Women now account for roughly half of all participants in NIH-supported clinical research, which is subject to NIH's Policy on the Inclusion of Women in Clinical Research. However, more often than not, basic and preclinical biomedical research has focused on male animals and cells. An over-reliance on male animals and cells may obscure understanding of key sex influences on health processes and outcomes.

Accounting for sex as a biological variable begins with the development of research questions and study design. It also includes data collection and analysis of results, as well as reporting of findings. Consideration of sex may be critical to the interpretation, validation, and generalizability of research findings. Adequate consideration of both sexes in experiments and disaggregation of data by sex allows for sex-based comparisons and may inform clinical interventions. Appropriate analysis and transparent reporting of data by sex may therefore enhance the rigor and applicability of preclinical biomedical research.

NIH expects that sex as a biological variable will be factored into research designs, analyses, and reporting in vertebrate animal and human studies. Strong justification from the scientific literature, preliminary data, or other relevant considerations must be provided for applications proposing to study only one sex. Investigators are strongly encouraged to discuss these issues with NIH program staff prior to submission of applications. In June 2020, the Journal of Women’s Health published “Sex as a Biological Variable: A 5-Year Progress Report and Call to Action,” an article commenting on the development and implementation of NIH’s SABV policy, which went into effect in January 2016. Further information regarding NIH expectations for the consideration of sex as a biological variable is provided in this guidance document.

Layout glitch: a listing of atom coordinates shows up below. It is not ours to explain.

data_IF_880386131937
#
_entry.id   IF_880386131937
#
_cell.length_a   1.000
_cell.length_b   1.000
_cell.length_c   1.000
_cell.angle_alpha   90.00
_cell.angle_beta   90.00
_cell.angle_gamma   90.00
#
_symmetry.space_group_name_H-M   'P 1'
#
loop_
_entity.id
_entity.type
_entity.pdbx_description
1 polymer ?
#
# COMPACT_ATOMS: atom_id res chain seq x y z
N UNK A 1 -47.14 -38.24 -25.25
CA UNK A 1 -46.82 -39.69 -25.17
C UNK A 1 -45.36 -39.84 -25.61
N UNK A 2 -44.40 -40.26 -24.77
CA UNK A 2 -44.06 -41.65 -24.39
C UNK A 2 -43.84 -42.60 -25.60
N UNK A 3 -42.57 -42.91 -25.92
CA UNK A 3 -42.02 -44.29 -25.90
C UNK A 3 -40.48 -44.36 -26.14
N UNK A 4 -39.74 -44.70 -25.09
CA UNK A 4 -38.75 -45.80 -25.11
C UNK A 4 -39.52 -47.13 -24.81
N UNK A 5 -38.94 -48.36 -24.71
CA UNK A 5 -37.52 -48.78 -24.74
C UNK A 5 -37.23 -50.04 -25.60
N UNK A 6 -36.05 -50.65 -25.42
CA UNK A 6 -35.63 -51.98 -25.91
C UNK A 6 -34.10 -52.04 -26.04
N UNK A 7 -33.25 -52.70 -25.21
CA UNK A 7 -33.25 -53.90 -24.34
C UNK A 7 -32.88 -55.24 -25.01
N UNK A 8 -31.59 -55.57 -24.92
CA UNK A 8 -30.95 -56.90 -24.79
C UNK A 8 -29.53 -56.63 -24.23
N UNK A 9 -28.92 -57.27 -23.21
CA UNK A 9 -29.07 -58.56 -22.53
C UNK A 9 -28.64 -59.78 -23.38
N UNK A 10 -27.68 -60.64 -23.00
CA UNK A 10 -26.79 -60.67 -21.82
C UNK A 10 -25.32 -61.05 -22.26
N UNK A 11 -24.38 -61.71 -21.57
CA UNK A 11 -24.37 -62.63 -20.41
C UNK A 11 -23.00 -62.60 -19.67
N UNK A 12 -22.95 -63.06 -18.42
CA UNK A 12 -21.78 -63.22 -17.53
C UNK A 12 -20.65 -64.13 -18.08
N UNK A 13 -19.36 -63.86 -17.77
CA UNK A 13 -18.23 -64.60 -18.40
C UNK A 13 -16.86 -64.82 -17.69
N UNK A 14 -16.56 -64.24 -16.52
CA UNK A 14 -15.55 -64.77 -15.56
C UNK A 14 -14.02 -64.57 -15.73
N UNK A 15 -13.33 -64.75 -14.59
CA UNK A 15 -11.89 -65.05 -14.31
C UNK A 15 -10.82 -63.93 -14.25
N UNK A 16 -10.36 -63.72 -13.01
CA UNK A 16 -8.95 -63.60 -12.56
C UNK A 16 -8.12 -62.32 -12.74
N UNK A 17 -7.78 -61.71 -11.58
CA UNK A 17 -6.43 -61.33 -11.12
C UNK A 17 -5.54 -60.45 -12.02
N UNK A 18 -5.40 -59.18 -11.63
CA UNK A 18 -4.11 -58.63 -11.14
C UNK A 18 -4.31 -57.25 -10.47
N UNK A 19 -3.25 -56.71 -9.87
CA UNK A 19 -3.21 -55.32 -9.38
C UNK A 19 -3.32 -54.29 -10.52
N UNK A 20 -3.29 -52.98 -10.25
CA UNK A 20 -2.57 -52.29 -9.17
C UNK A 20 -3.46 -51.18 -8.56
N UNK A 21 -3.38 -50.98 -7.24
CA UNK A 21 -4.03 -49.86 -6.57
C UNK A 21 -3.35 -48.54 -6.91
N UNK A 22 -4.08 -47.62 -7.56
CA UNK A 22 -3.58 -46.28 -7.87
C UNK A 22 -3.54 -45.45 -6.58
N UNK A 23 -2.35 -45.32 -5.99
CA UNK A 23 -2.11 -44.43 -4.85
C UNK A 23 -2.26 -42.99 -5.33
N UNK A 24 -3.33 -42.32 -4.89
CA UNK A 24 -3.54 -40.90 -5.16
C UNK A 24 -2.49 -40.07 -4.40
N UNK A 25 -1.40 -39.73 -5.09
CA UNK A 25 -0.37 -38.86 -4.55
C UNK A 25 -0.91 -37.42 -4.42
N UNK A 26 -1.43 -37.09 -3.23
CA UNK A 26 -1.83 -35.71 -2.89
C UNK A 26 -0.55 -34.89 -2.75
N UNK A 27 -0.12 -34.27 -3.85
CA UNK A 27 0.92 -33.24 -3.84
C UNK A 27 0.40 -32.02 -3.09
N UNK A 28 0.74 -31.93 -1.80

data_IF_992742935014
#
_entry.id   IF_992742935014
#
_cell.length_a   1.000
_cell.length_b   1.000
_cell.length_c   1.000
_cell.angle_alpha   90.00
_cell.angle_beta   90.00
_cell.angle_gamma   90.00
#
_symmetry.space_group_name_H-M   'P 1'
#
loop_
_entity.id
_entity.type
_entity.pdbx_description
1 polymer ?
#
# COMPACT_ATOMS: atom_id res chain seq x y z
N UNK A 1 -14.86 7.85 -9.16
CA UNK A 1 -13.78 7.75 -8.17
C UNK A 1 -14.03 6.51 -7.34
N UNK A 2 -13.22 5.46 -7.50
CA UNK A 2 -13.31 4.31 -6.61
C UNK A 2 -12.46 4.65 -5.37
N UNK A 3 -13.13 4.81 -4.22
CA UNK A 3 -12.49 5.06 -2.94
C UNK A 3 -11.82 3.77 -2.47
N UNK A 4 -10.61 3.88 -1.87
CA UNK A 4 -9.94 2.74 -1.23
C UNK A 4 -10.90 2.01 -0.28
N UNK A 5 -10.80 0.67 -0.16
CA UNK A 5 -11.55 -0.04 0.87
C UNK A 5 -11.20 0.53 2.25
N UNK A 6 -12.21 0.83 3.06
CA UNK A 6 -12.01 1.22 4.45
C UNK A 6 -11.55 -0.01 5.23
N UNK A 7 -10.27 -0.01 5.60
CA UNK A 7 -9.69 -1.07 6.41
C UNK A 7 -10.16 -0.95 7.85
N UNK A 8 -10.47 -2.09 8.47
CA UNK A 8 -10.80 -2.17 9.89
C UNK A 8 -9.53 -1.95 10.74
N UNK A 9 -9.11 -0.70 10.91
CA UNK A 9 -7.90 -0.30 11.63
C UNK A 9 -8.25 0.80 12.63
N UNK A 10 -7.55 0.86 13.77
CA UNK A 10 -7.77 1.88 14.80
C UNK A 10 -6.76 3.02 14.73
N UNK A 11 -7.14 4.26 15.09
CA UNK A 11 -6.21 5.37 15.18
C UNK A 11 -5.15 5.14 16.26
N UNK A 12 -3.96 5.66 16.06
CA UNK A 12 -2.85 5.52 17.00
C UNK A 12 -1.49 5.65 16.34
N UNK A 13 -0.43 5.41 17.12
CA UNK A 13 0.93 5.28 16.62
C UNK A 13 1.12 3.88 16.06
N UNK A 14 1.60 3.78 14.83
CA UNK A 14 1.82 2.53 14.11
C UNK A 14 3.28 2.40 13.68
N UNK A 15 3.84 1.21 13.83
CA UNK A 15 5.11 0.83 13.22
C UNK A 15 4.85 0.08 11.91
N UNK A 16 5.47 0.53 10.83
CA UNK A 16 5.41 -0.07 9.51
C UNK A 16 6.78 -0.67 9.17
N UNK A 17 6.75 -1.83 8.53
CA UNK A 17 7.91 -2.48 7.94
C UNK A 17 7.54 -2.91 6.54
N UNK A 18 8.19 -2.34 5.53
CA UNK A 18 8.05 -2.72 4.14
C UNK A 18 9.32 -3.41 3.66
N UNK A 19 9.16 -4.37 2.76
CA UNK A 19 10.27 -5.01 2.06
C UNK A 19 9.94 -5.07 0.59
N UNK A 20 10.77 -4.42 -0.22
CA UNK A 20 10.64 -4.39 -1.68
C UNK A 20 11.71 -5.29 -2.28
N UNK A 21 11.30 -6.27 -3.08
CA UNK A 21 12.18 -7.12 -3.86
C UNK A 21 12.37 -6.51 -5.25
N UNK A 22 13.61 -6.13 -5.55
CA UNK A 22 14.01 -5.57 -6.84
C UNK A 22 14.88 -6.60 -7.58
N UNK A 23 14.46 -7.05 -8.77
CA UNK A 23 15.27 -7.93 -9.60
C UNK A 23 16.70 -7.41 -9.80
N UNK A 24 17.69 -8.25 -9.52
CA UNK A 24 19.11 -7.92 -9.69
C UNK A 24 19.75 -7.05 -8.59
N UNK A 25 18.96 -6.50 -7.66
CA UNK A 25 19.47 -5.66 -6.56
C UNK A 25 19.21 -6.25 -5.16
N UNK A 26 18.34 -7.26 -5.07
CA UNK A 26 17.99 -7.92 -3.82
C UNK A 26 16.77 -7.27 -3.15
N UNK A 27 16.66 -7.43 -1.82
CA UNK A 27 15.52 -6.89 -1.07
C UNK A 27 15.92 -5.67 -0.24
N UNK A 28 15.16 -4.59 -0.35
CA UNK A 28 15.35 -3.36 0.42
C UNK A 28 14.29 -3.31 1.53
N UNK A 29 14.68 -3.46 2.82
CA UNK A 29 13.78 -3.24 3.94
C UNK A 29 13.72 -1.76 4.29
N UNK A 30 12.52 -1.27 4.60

The 4 Cs of Studying Sex to Strengthen Science


In order to advance our knowledge of the influences of sex and gender in health and disease, researchers must account for sex and gender in their research design and reporting. Several journals have begun adding guidance for sex and gender based reporting to their information for authors, such as Cell and Lancet journals. These serve as helpful examples for the scientific community.